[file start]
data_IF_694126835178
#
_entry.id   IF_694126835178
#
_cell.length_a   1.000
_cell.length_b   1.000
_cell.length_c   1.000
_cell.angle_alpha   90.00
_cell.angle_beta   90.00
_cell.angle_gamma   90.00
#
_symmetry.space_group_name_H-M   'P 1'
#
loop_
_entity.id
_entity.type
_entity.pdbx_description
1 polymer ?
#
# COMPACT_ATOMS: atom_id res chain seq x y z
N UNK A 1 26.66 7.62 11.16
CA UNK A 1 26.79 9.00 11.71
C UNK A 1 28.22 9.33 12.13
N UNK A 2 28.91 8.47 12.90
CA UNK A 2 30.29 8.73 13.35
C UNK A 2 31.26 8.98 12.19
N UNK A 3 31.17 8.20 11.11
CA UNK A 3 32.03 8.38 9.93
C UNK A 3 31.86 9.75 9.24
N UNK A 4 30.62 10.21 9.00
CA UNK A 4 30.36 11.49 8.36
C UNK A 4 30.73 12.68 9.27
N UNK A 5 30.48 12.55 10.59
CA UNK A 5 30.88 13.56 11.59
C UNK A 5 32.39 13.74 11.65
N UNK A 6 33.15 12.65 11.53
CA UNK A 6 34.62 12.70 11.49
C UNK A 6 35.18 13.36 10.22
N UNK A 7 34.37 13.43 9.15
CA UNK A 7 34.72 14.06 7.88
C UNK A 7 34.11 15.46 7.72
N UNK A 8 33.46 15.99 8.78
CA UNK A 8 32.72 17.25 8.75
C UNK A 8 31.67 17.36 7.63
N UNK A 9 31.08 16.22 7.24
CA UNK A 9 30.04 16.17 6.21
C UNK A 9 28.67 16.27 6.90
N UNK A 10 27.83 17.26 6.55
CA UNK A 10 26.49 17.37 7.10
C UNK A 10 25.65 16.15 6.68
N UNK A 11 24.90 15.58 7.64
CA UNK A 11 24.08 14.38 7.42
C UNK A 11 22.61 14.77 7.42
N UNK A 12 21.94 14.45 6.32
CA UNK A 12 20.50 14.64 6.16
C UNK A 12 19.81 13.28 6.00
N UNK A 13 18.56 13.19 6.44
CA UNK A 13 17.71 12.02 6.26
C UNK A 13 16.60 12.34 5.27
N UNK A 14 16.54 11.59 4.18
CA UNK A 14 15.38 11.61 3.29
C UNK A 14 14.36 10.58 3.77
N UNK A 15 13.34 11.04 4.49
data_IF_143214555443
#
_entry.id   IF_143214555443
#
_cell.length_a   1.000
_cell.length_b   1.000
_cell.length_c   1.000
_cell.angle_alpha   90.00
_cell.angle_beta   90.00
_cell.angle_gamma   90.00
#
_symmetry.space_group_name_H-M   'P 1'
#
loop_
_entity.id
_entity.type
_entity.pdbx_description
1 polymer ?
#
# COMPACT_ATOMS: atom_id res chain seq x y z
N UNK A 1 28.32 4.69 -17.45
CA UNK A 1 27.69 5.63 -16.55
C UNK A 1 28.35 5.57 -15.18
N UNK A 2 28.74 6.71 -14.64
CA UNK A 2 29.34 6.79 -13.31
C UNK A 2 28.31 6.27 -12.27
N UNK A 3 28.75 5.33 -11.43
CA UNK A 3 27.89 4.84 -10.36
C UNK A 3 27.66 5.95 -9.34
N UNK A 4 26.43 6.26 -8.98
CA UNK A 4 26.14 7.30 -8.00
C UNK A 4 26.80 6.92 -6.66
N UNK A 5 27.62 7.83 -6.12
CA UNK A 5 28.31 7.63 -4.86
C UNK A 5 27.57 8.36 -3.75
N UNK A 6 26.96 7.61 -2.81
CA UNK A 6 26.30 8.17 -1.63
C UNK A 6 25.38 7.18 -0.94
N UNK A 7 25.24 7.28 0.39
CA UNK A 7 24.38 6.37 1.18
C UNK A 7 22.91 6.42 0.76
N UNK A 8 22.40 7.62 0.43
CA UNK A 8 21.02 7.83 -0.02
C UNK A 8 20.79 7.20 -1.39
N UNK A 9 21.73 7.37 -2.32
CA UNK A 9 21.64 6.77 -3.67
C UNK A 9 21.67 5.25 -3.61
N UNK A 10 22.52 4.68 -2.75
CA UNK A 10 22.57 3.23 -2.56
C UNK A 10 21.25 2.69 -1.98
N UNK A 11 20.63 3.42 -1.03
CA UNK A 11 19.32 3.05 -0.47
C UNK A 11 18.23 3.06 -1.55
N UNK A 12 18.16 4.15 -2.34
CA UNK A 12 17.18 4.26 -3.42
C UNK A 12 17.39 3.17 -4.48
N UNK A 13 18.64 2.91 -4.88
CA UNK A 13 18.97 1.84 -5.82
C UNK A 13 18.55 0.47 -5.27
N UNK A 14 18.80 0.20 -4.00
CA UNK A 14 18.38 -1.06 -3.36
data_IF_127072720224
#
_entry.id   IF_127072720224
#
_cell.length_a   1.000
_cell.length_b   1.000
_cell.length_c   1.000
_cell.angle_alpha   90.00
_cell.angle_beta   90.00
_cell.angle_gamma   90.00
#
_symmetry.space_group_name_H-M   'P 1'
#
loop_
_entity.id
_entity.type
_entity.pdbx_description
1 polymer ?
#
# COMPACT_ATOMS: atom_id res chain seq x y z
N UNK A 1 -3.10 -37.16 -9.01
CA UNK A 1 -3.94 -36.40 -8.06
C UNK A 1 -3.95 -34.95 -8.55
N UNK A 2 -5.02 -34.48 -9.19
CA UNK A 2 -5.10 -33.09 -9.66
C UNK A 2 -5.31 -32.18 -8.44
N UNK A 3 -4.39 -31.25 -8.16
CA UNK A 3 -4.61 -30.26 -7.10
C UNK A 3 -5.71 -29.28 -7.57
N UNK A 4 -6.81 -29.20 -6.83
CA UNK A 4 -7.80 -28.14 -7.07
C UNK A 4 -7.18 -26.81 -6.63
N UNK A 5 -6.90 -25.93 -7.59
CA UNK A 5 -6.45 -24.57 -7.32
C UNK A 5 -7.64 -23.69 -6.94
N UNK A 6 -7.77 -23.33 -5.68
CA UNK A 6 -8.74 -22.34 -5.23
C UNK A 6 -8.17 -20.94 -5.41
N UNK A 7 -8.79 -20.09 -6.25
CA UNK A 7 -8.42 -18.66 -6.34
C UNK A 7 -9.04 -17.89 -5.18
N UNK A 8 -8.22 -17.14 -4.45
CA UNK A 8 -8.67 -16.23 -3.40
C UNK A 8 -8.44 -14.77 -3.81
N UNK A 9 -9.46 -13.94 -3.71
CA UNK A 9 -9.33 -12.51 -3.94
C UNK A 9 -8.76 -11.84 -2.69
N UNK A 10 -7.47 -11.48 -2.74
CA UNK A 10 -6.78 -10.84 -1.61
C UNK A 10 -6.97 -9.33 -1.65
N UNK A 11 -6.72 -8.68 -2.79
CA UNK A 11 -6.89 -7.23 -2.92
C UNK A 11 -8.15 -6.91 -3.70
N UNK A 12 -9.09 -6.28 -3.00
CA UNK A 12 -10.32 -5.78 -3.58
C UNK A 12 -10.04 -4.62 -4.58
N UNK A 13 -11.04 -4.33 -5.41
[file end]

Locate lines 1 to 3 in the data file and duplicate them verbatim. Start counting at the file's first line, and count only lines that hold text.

data_IF_694126835178
#
_entry.id   IF_694126835178